2. Forts and resorts
Aqaba was little more than a dusty desert fort when Lawrence pitched up here. Now there’s luxury to boot at this Red Sea resort, with the forthcoming Ayla development showcasing Hyatt’s first five-star hotel in Jordan. ayla.com.jo
When in Jordan... eat as the Jordanians do. Mensaf, a traditional dish of lamb and yoghurt served with rice, is best enjoyed in traditional surroundings. Head for the Sufra Restaurant in Amman’s trendy Rainbow Street. romero-jordan.com
4. Crusader castles
Think Jordan, and you probably won’t think crusader castles. Our favourite is Shobak, built in the twelfth century to guard the King’s Highway from Damascus to Egypt. More atmospheric and less touristy than nearby Kerak. visitjordan.com
5. Thrills and spills
Feeling a little jaded after all that sight-seeing? Clear away the cobwebs canyoning in the Mujib Biosphere Reserve, a dramatic sandstone wadi where you can hike, rappel, scramble, abseil and swim through 50-metre high canyon walls. wildjordan.com
6. Bar hopping
Amman was built on seven hills and one of them, Jabal al-Weibdeh, is now a magnet for the city’s hipsters who peruse its bookshops, galleries and bars. Join them for a session at Maestro Music Bar. locandahotel.com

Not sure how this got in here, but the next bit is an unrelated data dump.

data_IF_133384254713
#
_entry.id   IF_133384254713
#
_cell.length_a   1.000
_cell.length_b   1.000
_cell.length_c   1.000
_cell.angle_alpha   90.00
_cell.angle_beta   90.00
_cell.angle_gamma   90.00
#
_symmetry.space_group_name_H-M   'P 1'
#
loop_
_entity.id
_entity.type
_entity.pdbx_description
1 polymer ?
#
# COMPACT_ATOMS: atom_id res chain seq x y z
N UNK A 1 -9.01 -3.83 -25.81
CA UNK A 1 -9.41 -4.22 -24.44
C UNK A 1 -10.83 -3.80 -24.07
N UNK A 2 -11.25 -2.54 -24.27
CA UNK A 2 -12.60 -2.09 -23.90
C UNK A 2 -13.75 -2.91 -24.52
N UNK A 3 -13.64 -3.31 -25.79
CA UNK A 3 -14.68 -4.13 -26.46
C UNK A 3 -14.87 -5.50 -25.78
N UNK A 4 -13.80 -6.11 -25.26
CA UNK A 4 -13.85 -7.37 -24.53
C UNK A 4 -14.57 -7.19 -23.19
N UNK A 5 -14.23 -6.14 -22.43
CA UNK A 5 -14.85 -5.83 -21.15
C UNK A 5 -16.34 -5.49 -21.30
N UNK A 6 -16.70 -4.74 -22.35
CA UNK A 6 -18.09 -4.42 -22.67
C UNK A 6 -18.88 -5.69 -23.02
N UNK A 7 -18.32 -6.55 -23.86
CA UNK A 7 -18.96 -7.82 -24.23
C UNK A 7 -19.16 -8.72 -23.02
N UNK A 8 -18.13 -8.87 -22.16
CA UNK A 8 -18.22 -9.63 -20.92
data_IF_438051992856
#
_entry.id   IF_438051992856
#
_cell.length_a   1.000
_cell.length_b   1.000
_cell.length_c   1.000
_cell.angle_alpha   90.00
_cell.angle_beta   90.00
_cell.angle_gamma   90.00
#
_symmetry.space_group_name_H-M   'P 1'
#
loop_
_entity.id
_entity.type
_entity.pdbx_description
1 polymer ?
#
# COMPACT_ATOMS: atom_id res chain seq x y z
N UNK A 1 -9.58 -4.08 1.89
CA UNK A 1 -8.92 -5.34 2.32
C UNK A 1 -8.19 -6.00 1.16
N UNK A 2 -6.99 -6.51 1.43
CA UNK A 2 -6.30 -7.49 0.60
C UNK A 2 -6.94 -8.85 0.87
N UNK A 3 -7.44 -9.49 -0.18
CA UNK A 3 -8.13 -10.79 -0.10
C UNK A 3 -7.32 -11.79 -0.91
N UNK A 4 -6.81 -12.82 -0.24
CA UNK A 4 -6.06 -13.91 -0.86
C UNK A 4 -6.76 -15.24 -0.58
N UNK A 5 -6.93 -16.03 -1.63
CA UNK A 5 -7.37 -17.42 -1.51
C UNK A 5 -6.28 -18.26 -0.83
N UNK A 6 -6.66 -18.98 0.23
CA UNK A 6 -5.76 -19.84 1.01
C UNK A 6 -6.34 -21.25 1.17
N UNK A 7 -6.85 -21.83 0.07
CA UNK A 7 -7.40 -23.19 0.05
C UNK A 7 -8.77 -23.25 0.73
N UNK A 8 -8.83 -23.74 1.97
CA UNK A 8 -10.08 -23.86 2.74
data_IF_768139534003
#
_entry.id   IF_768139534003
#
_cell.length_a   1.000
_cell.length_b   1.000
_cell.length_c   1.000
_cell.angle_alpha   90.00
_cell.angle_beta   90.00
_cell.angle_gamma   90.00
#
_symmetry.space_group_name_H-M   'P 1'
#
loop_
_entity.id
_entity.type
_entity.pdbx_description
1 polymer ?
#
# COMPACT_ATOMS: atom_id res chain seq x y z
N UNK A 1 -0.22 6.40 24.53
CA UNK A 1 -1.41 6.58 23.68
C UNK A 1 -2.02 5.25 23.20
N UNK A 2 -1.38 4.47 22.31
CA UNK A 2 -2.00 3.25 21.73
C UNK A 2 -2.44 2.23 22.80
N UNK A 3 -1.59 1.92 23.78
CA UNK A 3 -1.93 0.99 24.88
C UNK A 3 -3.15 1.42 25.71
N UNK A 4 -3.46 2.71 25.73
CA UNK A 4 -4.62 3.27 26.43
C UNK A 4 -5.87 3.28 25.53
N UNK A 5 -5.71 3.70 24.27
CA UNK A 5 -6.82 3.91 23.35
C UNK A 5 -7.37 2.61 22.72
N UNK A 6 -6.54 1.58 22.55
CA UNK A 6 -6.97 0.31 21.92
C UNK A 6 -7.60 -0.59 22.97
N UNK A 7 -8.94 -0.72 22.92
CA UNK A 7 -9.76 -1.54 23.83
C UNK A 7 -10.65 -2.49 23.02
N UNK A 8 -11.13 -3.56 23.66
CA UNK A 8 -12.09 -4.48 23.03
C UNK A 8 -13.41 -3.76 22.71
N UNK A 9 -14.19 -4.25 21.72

7. Camel riding
Lawrence wouldn’t have got anywhere without his trusty camel. Learn to ride one like a Bedouin, following Wadi Rum’s ancient trade routes and secret trails. Then gather round the campfire sharing tales of desert adventures. jordantracks.com
8. Petra Kitchen
Exploring Petra is hungry work, so why not complete your visit of the rose-red city with an evening at the Petra Kitchen? Here you’ll learn to cook like a Jordanian, then tuck into your efforts. petrakitchen.com
9. Hejaz railway
Remember the train ambush scene in Lawrence of Arabia? Don your dishdasha and take a steam train deep into the desert where you can partake in a re-enactment of the attack. Not for the faint hearted. jhr.gov.jo
Rub shoulders with some of the rarest species in the Middle East including ostrich, wolf, jackal, gazelle, hyena and the endangered Arabian oryx. After a five-year refurbishment programme Shaumari, Jordan’s premier wildlife reserve, has now reopened. rscn.org.jo
11. Championship golf
Anyone for golf? Practise that swing amongst the palm trees on Jordan’s first 18-hole par 72 championship course, designed by Aussie supremo Greg Norman. Finish off your round with a dip in the Red Sea. ayla.com.jo/golf-hills
12. Hot springs
Take a dip 264 metres below sea level, where the mineral-rich waters of these hyper-thermal waterfalls near the Dead Sea reach temperatures of 63° Celsius. Afterwards, chill out at the Ma’in Hot Springs & Spa. mainhotsprings.com
There’s no better place to stargaze than the desert. And there’s no better desert inn than Feynan Ecolodge, where after a candle-lit supper the rooftop telescope offers the finest views in the universe. ecohotels.me